Net or Digestible Carbs?

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Densible

Joined: Oct 07
Posts: 426

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Posted: 10 Mar 2008, 13:19
I am trying to lower my intake of carbs. I love pasta-and found Dreamfields recommended as a low carb product. The label says "5g digestible carbs" and the nutrition label lists 42 g of carbs per serving. What should I count?

I heard that the formula for calculating net carbs (is this the same as digestible carbs?) is to subtract the fibre content from the carbs? If that is true, how does Dreamfield's claim that their product is only 5 g of carbs per serving? The fibre content is only about 5g....

As you can see I am BOTH confused and somewhat dubious about this concept...

sararay

Joined: Sep 07
Posts: 1,688

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Posted: 10 Mar 2008, 14:25
I think I would go by the 5g digestible carbs and stick to one serving. See how it makes you feel. If you feel sluggish or start craving carbs the next day, then don't eat it.

You are right about the formula for estimating net carbs, but there are other types of carbs that are not "fiber" per-se, but don't affect blood sugar. Sugar alcohols are one, but I think the following clears it up as far as the Dreamfields brand. This is from their website:

Protected carbohydrates or "resistant starch": These are carbohydrates that resist being digested particularly in the small intestine. When they cannot be digested in the small intestine, they pass to the colon where they perform as dietary fiber. They may occur naturally, be created by chemically modifying carbohydrates prior to ingestion or achieve resistance through properly formulated foods being processed by the body. Resistant starches occur naturally at various levels in many foods, like cooked and cooled potatoes, unmilled grains, seeds, legumes, bananas, and high amylase starches. Most resistant starches are produced by concentrating naturally resistant starches and/or by chemically modifying carbohydrates in order to produce a starch with low digestibility. Dreamfields creates protected carbohydrates without chemical modification by utilizing combinations of standard food ingredients to "protect" digestible carbohydrates from being broken down by digestive enzymes. Carbohydrates resistant to digestion have been shown in scientific study to help control blood glucose, blood cholesterol and blood triglyceride levels, normalize insulin levels, and help improve the health of the colon lining, thus reducing the potential for ulcers and inflammatory diseases of the large intestine.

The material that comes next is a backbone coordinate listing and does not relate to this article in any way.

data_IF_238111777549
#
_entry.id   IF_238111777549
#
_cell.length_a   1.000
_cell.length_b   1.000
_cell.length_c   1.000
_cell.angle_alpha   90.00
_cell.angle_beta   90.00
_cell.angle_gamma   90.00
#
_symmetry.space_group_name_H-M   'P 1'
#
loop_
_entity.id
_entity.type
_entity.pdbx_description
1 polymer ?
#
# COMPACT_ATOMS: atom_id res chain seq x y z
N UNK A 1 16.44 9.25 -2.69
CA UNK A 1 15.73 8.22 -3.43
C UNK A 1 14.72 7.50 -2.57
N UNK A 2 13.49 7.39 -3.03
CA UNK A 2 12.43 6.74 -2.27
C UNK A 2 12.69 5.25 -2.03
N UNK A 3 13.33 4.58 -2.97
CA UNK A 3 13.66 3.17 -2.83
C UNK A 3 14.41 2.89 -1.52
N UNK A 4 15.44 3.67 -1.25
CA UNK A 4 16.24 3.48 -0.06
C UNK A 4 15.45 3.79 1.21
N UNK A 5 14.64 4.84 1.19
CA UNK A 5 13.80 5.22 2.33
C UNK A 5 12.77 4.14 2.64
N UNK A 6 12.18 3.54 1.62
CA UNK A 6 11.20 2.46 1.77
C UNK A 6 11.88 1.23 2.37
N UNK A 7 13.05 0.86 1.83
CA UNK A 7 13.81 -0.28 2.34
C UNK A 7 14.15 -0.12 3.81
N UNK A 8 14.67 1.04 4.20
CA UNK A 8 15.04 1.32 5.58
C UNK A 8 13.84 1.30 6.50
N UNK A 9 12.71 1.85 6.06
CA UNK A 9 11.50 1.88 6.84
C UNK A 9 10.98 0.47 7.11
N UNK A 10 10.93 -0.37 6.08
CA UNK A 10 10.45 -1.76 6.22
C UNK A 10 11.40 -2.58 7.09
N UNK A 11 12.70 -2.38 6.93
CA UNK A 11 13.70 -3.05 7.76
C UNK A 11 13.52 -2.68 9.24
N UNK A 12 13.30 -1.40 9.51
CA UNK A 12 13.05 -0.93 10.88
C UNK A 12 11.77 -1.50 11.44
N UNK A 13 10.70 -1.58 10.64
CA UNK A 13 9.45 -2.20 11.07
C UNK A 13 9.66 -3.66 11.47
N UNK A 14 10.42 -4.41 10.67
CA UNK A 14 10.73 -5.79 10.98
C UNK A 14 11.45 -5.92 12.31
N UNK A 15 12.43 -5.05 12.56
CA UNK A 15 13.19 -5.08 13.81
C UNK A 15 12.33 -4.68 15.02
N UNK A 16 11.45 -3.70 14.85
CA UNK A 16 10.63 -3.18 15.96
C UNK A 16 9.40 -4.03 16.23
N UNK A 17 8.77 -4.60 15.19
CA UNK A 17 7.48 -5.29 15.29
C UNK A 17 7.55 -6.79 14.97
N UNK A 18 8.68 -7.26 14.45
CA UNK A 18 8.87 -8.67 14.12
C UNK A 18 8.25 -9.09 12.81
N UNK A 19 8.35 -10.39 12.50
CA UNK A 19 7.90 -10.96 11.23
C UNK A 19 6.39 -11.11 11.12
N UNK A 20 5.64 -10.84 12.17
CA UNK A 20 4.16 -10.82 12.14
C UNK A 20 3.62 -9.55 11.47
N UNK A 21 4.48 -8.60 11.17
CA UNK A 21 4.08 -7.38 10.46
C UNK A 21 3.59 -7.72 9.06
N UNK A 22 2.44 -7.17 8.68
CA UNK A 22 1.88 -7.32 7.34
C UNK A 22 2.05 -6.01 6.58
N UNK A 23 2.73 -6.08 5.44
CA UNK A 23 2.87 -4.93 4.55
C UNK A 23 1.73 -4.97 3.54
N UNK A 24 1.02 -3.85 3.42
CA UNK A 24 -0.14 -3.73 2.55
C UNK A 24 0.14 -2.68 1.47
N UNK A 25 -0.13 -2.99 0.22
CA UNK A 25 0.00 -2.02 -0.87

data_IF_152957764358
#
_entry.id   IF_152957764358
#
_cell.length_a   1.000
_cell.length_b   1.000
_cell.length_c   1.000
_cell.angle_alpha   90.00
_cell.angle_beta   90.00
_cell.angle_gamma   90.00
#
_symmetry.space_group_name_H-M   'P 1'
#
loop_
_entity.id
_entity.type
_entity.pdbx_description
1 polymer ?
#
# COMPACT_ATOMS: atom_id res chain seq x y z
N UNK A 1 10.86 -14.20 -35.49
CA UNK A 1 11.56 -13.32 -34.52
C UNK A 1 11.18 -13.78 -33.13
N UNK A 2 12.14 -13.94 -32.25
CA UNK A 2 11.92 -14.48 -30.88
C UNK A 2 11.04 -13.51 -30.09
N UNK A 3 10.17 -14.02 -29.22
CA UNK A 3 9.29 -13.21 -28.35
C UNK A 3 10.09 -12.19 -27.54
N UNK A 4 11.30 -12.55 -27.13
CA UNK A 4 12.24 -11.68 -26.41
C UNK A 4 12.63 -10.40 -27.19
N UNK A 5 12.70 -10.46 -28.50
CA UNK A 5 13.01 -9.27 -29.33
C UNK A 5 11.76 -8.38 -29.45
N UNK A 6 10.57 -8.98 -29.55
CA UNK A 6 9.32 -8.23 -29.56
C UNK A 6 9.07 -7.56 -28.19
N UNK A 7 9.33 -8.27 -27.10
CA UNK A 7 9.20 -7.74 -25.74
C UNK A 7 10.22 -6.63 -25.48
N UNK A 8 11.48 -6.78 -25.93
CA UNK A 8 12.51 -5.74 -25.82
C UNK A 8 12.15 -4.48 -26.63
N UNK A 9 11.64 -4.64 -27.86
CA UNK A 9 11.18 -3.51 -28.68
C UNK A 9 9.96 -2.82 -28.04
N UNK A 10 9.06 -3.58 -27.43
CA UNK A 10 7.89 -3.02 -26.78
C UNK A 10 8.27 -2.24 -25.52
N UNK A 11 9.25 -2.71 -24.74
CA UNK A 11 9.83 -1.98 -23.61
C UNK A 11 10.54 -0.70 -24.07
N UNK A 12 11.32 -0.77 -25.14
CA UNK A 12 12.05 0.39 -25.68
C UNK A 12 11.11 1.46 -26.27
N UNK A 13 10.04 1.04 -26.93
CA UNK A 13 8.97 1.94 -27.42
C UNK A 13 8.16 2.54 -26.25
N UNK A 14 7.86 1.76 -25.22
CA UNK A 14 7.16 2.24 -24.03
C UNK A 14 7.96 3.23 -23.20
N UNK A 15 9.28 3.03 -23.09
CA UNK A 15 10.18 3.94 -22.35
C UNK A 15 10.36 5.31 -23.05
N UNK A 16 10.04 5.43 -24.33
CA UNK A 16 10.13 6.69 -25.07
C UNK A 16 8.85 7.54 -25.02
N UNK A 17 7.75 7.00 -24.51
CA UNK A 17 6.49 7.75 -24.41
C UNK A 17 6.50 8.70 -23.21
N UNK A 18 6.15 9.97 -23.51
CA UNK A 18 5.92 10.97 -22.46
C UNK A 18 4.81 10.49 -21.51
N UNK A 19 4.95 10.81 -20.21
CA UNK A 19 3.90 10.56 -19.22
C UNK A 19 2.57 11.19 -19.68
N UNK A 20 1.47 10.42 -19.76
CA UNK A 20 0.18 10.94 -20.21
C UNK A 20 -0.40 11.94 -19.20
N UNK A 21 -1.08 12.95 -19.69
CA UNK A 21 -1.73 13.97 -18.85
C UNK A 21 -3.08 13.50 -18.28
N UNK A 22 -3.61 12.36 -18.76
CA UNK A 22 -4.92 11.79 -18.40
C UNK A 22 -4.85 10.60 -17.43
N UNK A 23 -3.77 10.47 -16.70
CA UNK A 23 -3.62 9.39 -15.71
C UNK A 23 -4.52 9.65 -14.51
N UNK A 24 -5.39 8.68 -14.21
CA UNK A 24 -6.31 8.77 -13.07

Xanthan gum: is a food gum with dietary fiber properties that was developed to perform as a thickening agent for pourable salad dressings, sauces and gravies, pastry fillings, puddings, dairy products, and fruit juices. Xanthan gum is made using a fermentation process that employs the bacterium Xanthomonas campestris. This organism utilizes sugars, like corn glucose to produce the gum. It is not digested by the body, but reaches the colon intact where it is used for food by resident microflora that produce products of the fermentation process that help reduce cholesterol and smooth fluctuations in blood glucose, and help maintain the health of the large intestine (colon). Xanthan gum is a widely used and approved food ingredient.